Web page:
Meanwhile, my next-door seat neighbor was sitting down. This giant Russian man was not fat but rather built like a linebacker. Probably 6 feet tall and 300 pounds. That’s when I knew that this flight was going to get worse and not better. I felt bad because he looked uncomfortable once he realized the seat next to him was filled with me, perched on top of a period-blood stained pad. Our thighs and shoulders were sweatily pressed against each other for the entire 14-hour flight. We never exchanged a word due to our language barrier and general awkwardness.

At some point they fed us food that I can only compare to whatever potato-type mash we ate in elementary school. The food was incredibly bland but I was so hungry that I barely tasted it.

The Aeroflot Staff

The flight attendants came over to do their final checks as we all buckled in and stowed our bags. One attendant came over and snatched the in-flight magazine from my seat pocket, telling me in broken English that I didn’t need it since I don’t speak Russian. Fair enough, but it seems like she may have forgotten that she was supposed to be kind to the passengers and show some kind of empathy. I’m also incredibly polite to flight attendants since I know how many people just aren’t – so it wasn’t because I was rude to her first.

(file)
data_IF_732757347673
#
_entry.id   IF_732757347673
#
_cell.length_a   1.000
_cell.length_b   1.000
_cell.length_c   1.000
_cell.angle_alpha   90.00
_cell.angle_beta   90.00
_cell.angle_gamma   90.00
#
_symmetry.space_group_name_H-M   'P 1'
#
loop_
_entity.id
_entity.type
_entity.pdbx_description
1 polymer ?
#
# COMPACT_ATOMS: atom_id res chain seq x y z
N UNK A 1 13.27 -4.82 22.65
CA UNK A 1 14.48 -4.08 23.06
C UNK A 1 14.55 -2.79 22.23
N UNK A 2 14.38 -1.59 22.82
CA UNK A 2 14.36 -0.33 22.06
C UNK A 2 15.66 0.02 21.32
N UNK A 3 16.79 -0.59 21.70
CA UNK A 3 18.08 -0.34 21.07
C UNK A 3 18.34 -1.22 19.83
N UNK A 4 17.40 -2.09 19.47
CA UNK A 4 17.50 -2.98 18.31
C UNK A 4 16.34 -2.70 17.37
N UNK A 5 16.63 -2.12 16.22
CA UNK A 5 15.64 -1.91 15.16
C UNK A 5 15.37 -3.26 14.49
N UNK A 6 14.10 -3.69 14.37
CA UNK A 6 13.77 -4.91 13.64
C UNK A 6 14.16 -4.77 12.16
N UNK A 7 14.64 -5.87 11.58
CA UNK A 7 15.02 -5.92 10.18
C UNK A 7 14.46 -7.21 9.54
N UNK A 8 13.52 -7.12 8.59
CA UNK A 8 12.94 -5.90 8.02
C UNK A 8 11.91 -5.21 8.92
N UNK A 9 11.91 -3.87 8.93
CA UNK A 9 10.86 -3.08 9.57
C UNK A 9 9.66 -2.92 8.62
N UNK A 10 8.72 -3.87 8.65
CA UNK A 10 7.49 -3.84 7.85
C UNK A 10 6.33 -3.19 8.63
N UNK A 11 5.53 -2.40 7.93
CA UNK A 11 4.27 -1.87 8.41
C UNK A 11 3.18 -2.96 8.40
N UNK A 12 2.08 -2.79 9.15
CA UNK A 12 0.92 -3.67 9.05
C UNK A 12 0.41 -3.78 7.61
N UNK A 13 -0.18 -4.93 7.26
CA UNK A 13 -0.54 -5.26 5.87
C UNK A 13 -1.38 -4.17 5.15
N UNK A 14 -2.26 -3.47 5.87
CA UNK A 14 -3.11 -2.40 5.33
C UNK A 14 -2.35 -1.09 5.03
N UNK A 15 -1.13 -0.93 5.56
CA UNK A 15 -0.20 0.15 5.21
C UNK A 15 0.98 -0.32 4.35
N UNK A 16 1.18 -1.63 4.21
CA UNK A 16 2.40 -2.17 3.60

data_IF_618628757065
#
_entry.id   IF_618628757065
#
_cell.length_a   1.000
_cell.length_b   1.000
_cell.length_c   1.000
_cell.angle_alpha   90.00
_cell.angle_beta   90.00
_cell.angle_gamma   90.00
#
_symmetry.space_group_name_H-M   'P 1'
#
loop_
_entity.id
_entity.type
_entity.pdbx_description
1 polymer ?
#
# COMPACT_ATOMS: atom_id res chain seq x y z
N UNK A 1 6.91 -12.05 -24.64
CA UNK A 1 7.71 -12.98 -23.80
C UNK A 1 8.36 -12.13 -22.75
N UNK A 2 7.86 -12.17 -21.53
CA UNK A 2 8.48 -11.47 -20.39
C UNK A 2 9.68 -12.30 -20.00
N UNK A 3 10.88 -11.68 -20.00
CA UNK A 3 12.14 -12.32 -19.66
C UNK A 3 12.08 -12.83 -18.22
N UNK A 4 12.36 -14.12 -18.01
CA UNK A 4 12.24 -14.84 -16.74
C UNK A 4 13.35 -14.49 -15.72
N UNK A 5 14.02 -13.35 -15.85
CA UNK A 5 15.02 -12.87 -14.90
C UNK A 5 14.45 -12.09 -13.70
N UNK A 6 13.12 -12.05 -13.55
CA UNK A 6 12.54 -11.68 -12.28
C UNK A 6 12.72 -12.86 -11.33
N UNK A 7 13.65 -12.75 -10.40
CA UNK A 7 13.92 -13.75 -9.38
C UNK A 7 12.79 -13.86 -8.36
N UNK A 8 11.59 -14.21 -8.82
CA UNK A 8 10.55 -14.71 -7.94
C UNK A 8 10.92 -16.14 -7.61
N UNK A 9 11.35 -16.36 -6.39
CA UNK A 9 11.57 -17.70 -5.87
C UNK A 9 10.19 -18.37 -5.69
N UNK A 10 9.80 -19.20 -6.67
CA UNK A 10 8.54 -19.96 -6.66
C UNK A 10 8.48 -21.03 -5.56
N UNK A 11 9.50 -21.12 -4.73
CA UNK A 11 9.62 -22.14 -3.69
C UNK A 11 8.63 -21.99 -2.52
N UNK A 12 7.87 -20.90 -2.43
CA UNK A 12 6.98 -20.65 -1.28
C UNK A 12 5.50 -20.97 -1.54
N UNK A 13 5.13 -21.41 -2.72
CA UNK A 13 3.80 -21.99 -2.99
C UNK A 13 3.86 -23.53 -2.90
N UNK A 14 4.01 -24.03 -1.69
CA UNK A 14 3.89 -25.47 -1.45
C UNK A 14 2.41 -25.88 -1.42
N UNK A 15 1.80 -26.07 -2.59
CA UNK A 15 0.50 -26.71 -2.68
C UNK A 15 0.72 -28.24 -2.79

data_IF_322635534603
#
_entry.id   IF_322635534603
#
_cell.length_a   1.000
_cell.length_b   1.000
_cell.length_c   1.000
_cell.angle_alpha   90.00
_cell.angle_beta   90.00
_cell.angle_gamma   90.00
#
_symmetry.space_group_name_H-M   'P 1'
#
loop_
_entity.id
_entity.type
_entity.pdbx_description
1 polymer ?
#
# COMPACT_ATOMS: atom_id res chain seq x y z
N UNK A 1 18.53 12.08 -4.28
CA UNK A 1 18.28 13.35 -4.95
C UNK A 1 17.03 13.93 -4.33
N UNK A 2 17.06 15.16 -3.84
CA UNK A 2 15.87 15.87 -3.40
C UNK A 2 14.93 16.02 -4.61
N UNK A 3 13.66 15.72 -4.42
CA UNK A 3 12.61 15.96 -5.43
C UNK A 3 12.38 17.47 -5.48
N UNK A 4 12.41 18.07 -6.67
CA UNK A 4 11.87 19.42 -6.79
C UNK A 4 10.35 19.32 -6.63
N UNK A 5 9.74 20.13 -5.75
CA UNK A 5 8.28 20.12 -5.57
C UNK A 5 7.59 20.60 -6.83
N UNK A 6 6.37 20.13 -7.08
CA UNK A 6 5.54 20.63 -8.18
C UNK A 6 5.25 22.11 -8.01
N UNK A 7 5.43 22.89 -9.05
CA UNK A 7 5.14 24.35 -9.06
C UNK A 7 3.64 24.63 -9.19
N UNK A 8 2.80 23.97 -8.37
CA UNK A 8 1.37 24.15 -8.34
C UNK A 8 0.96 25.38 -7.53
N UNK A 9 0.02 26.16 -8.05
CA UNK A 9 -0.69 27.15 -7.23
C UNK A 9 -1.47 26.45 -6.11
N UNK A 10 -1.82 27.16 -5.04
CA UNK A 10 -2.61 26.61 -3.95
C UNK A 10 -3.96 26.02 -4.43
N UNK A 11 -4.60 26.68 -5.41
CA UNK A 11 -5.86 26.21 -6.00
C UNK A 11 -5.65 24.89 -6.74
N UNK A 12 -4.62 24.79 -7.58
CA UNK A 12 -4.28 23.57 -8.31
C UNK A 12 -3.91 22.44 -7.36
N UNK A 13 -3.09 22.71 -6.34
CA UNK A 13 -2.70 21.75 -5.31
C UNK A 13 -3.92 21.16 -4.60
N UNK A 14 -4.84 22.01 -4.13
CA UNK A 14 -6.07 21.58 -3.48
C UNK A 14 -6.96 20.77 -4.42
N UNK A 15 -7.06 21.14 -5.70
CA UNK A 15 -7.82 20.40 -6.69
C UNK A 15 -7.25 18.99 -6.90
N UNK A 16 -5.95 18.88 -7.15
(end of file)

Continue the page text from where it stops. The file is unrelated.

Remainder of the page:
Arriving Home

14 hours later, we touched down in Los Angeles and I was ready to kiss the ground of the United States. It was the usual shuffle off the plane and I couldn’t get out and through customs fast enough.

I learned my lesson that day after 23 hours of misery – sometimes it’s worth it to pay more for a better airline and shorter layover.
My conclusion after this whole experience? Don’t just pick the cheapest airline without doing your homework first. You’re paying for your sanity! So overall, I would strongly recommend choosing any other airline besides Aeroflot.